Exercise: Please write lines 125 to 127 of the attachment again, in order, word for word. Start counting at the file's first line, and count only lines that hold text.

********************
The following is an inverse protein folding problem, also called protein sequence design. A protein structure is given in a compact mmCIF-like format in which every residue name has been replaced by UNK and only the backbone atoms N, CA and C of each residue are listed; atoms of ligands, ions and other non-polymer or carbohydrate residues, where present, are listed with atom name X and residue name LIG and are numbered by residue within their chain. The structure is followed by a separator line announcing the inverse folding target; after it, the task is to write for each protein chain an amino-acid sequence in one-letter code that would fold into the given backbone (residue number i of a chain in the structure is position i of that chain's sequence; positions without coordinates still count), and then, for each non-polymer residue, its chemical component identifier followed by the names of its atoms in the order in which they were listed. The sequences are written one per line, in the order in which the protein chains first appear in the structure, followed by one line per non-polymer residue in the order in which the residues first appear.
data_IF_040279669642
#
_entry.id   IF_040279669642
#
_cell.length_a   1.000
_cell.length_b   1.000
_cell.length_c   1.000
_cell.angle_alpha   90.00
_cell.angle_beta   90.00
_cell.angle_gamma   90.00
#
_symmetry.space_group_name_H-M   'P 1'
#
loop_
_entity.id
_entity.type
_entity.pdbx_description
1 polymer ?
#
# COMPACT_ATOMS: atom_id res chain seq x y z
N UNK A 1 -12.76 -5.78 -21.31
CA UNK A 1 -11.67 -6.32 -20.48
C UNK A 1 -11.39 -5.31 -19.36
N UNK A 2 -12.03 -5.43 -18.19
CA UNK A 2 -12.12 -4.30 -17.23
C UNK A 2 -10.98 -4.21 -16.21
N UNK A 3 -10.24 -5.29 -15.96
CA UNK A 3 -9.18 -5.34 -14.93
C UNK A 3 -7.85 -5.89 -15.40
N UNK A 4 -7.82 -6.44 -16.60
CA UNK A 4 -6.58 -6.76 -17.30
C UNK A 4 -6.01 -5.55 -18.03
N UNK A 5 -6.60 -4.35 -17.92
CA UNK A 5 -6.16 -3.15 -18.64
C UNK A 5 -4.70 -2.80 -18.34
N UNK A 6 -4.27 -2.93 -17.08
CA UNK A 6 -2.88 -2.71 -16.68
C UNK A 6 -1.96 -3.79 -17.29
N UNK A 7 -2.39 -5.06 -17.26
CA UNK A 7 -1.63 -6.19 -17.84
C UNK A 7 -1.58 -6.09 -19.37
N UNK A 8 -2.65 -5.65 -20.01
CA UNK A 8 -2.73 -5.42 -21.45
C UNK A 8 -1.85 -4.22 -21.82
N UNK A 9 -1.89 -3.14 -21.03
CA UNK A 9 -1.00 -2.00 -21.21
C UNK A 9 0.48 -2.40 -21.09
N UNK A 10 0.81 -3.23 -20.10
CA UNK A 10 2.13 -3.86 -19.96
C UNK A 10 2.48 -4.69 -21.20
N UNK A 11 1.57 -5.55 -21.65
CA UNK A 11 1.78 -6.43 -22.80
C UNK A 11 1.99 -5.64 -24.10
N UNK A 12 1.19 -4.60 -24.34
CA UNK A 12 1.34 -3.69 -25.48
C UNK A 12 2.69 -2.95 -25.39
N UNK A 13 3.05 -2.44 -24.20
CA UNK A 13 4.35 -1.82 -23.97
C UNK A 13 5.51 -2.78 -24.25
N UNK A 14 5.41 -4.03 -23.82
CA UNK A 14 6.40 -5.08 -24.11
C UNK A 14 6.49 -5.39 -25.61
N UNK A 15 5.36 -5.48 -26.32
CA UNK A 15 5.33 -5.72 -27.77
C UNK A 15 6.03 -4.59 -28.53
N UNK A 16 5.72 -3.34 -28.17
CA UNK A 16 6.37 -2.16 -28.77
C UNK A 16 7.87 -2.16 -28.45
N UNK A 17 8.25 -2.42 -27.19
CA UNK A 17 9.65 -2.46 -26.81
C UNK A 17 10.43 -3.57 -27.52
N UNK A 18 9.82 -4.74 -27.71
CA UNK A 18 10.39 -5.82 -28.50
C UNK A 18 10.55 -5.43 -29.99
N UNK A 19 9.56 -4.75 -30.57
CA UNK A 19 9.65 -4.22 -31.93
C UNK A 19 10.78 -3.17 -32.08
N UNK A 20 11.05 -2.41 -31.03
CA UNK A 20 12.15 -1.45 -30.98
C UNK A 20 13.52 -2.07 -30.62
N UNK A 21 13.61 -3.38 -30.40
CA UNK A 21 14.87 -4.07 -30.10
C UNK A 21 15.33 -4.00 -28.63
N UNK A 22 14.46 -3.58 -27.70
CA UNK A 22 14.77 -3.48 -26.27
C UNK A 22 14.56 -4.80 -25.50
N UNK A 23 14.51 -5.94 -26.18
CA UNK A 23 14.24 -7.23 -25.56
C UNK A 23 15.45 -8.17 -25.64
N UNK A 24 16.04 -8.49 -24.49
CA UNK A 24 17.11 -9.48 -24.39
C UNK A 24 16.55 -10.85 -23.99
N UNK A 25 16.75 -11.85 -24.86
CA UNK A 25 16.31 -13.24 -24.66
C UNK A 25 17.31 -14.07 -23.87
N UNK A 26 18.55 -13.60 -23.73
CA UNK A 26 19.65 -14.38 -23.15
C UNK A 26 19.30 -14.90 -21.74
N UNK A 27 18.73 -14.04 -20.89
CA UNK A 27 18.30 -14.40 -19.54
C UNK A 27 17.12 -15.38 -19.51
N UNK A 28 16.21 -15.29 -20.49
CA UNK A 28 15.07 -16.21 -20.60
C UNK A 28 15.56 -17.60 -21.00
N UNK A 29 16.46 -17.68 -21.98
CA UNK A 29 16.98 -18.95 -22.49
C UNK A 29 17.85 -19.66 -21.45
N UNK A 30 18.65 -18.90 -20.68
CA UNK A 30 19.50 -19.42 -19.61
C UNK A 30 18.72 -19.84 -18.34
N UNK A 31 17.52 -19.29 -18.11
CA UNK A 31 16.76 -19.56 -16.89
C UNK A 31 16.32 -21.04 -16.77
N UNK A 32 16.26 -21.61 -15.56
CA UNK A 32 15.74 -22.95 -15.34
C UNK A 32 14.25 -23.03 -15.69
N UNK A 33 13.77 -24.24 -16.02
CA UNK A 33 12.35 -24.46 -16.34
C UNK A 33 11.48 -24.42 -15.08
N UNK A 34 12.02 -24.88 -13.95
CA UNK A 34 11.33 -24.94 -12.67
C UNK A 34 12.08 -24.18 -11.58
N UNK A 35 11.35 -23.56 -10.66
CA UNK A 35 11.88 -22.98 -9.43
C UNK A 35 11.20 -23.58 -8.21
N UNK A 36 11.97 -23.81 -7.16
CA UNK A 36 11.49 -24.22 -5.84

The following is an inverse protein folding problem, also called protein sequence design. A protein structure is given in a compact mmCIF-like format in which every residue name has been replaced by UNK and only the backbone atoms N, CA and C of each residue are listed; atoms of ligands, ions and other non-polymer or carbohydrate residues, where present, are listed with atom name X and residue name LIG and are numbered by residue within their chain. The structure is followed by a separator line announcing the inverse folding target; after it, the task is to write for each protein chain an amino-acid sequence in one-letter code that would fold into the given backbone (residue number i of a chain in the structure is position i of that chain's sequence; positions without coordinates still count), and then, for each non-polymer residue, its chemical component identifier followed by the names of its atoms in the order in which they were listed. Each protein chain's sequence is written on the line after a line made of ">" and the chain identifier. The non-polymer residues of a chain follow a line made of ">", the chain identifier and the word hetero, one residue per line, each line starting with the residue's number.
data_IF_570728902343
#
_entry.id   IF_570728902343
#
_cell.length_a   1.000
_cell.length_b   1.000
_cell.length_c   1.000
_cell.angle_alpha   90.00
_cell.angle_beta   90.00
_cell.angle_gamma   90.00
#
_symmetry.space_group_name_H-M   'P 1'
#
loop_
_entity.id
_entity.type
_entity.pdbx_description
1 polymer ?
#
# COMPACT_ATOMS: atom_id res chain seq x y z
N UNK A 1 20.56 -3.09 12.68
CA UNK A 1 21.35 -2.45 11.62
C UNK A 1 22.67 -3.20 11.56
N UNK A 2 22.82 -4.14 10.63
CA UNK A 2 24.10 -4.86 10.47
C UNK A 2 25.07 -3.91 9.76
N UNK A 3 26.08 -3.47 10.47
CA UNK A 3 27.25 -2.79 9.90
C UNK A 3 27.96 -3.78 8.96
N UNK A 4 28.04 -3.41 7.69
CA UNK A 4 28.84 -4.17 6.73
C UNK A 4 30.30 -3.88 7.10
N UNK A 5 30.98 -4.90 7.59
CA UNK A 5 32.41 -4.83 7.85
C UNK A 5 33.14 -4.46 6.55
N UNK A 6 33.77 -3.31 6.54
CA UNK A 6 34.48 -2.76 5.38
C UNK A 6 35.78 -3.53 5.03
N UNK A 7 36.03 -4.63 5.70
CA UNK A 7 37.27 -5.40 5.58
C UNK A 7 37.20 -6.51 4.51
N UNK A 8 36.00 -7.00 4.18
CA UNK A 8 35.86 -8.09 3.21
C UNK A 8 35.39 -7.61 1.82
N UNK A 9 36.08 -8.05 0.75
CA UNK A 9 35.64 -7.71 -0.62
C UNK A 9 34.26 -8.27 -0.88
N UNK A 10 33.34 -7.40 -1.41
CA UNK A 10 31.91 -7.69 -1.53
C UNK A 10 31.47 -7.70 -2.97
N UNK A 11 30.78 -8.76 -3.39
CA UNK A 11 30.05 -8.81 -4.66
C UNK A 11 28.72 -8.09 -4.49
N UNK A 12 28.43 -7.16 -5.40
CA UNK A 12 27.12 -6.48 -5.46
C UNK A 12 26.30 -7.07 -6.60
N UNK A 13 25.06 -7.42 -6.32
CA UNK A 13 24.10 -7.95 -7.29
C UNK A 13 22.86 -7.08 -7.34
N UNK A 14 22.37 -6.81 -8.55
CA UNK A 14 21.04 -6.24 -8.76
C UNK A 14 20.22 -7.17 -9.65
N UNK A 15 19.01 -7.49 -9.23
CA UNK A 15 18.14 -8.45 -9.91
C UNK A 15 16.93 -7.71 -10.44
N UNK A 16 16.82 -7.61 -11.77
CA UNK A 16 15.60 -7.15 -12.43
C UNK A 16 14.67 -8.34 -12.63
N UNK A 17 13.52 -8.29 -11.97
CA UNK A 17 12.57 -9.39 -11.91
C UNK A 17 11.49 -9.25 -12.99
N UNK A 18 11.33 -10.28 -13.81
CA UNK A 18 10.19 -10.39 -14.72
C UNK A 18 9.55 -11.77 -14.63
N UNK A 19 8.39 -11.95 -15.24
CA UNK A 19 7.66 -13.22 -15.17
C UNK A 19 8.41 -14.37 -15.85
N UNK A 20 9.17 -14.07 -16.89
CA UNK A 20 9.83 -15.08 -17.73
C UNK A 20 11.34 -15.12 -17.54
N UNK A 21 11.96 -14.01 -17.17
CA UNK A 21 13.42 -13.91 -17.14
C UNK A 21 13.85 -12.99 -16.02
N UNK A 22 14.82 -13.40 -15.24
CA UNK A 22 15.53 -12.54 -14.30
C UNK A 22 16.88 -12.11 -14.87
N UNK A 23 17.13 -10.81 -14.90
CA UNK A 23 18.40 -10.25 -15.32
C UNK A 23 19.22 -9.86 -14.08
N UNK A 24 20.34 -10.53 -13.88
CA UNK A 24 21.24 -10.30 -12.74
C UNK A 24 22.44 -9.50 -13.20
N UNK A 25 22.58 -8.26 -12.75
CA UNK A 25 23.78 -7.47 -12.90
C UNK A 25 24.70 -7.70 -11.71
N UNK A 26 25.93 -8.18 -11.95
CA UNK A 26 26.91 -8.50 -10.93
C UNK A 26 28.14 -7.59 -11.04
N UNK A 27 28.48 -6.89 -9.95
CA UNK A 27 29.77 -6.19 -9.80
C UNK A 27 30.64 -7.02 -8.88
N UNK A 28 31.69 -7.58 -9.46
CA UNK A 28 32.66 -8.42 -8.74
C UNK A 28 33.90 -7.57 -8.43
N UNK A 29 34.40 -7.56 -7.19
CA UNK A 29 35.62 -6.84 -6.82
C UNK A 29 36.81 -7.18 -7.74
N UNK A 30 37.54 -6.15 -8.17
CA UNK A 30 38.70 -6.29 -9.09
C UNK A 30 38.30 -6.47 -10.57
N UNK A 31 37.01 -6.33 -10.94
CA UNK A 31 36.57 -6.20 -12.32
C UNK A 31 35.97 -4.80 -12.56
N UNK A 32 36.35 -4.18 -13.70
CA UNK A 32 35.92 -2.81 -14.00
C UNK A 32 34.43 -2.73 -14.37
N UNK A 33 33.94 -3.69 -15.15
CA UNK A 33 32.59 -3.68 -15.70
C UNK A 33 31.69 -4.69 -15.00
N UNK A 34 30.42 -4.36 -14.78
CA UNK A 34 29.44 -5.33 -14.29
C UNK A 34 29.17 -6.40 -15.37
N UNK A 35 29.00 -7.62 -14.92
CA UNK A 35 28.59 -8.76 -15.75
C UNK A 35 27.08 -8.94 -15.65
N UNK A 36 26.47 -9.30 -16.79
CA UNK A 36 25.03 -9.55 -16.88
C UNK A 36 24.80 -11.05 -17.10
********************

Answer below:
CA UNK A 35 11.88 -22.98 -9.43
C UNK A 35 11.20 -23.58 -8.21
N UNK A 36 11.97 -23.81 -7.16